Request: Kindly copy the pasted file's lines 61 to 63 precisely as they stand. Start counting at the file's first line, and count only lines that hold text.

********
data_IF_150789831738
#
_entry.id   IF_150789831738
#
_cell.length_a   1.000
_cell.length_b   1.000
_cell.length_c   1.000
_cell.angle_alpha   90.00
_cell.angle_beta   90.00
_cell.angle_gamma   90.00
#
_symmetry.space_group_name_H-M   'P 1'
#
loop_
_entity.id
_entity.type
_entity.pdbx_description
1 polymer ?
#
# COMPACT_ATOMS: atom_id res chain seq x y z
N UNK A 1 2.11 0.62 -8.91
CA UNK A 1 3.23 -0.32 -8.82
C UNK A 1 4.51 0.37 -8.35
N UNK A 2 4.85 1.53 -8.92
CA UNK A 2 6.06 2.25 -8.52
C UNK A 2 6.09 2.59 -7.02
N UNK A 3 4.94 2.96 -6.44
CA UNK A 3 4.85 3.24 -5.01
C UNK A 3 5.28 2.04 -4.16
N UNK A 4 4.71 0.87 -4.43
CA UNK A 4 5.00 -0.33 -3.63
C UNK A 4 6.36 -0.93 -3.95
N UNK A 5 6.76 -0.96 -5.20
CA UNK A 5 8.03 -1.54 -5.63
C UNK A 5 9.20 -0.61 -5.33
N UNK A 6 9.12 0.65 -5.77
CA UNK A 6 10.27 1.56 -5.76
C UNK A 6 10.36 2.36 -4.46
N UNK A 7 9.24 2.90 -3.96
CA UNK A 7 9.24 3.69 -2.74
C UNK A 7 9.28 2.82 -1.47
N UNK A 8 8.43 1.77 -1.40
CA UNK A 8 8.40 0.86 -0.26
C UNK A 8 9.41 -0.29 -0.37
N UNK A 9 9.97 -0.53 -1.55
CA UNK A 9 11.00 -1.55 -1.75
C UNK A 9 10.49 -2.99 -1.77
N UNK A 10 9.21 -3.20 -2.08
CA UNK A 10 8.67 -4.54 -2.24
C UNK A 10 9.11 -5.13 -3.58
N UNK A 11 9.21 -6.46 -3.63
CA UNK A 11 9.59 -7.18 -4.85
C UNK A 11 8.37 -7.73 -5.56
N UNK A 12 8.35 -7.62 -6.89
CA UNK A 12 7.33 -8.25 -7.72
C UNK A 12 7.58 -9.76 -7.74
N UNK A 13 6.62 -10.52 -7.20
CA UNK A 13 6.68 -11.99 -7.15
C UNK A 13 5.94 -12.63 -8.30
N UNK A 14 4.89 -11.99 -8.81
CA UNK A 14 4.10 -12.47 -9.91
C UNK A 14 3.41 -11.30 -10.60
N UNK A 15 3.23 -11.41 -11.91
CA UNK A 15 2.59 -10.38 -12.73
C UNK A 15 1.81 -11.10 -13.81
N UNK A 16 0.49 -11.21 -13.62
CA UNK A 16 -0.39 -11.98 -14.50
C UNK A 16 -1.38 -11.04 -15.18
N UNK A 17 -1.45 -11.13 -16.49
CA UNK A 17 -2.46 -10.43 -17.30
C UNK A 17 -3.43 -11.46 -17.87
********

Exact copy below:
CA UNK A 14 4.10 -12.47 -9.91
C UNK A 14 3.41 -11.30 -10.60
N UNK A 15 3.23 -11.41 -11.91